How might this be useful? For example, I am researching a blog post for this here blog that will be on the topic of censorship. So, I click over to my Top Lib. Blogs CSE and plub in “censorship”, and BAM! I get a pageful of results that I can link to, read, argue with, etc.

Check out the LIS Blog Custom Search HERE.

What blogs am I missing that you read daily, that should be on the list? Here’s what I already have, please add/edit/suggest away (Google Doc). We can all utilize this to write more¬†efficiently¬†and share resources more effectively.

Cloudy with a Chance of Awesome

I am addicted. I’m pretty sure I’ve only considered myself “tech-savvy” for about a year now, but over the course of this year, I have become consumed. Never before in history has it been possible to be as connected or informed as we are now, and it is very exciting. In my shift from average internetter to digital citizen I have enlisted the help of social media, the glorious iPhone, and today’s topic, Cloud Computing. At once amazing and terrifying, the forecast for the next few years seems absolutely to be (cue cheesy Twilight Zone soundtrack)… cloudy with a chance of awesome.

Image from infreemation.net

My first experience with the cloud was probably similar to most others’; I realized I could email myself stuff (documents, reminders, etc.) and access it from any computer. After upgrading my computer, thanks to a winning scholarship essay, I enrolled for a years subscription in Apple’s MobileMe service. Then, and only then, did I start to get it. I could potentially save my entire hard drive off in the cloud of internettery, and never worry about losing/finding anything. Ever. Well, until the subscription ended. Which brings me to my present situation. I am getting a sense from reading around the web, and my social media channels, that cloud computing is the new black. And, hey I’m all for it. (I’ve been a bit of a computing productivity kick lately and am into trying out all the new, interesting web tools.)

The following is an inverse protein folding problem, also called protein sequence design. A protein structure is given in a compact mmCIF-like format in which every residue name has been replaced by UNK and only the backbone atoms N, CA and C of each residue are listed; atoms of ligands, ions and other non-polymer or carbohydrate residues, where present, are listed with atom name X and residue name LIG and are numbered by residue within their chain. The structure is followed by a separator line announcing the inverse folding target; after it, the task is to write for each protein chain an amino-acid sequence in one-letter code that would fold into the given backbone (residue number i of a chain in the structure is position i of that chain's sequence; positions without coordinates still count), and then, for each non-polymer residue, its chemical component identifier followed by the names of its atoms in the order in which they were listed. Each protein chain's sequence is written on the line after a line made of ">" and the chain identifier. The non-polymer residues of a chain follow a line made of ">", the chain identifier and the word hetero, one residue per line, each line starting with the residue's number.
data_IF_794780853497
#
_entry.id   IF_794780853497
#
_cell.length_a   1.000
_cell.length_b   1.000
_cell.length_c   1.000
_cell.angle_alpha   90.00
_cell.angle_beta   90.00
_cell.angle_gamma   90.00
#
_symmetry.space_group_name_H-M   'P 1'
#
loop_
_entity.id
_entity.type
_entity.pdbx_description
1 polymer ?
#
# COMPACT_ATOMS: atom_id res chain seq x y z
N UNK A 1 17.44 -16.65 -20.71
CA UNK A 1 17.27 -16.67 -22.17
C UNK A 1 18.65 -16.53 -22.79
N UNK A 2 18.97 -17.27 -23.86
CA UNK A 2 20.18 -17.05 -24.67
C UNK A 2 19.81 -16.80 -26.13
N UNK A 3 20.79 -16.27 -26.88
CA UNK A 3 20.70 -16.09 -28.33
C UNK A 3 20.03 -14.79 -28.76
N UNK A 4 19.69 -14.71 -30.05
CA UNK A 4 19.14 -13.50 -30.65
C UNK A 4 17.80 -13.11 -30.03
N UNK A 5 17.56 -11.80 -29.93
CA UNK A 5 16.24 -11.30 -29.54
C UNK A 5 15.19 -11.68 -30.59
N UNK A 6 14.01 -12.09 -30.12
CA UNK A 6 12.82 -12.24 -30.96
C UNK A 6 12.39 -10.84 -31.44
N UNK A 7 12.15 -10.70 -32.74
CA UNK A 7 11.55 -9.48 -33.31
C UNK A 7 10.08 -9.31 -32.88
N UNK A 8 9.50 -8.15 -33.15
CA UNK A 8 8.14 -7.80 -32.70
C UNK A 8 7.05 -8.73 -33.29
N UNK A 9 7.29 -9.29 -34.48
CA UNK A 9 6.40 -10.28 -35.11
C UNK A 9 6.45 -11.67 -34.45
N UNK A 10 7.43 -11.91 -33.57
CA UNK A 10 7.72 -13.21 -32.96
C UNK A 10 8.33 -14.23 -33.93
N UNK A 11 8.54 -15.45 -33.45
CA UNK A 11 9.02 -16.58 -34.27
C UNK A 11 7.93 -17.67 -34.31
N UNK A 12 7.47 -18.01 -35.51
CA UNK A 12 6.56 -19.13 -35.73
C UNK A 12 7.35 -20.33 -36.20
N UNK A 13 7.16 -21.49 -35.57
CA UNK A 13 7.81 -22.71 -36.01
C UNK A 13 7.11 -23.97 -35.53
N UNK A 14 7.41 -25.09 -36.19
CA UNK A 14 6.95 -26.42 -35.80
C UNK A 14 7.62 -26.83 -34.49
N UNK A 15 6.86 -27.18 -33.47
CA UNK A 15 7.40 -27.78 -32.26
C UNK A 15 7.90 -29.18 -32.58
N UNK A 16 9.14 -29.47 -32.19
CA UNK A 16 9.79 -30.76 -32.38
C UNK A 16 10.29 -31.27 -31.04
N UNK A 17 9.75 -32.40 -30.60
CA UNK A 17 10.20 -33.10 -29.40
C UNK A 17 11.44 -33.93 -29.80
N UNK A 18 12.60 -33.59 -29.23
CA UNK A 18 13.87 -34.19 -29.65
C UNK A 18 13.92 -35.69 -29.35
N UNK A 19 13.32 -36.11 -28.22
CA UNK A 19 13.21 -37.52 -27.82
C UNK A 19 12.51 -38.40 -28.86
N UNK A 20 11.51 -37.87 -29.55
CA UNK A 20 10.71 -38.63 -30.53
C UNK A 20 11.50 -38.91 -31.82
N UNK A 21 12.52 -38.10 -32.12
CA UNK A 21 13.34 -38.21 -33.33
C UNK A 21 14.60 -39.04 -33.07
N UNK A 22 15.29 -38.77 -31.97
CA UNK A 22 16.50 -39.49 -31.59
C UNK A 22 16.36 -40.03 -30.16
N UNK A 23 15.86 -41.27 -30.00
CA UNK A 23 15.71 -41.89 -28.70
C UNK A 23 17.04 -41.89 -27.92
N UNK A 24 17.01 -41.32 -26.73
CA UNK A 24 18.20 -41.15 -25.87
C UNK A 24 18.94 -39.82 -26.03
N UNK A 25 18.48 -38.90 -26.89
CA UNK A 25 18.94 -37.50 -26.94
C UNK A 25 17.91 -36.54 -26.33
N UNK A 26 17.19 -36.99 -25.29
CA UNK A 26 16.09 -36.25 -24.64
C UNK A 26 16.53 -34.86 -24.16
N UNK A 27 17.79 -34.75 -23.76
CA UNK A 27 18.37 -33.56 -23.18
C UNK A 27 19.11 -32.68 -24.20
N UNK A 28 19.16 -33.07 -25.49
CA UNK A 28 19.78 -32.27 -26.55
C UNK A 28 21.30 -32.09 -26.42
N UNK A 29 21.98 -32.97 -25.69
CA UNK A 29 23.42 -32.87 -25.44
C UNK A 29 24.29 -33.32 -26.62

Here’s the kicker, and the double entendre of this post’s title – is anyone worried about the what happens if the clouds clear/disppear? What about privacy and safety? I keep imagining what kind of movie Fight Club would have been if it were made this year (Tyler Durden takes out Google HQ, or somesuch). Are we concerned at all about trusting this unruly web of 1’s and 0’s to eternally archive our heritage, memories and humanity?

Now the flipside – As I said before. I’m all in. I love being able to access my calendar, email, docs, pics, presentations, connections, music (soon?) from any device with an internet connection. I would love to buy an iPad and use apps to curate my internet experience. I have high hopes that one day I will be paid to use internet and web 2.0 technologies to preserve culture in a library or museum.

Just saying, clouds get grey and sometimes it rains. I’ll probably keep my external hard drives another few years just in case. Do you surf the clouds?

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Post inspired by – Kate Ray’s film Web 3.0 about the Semantic Web

Cloud tools I love:

Dropbox

Google Docs

Evernote

Flickr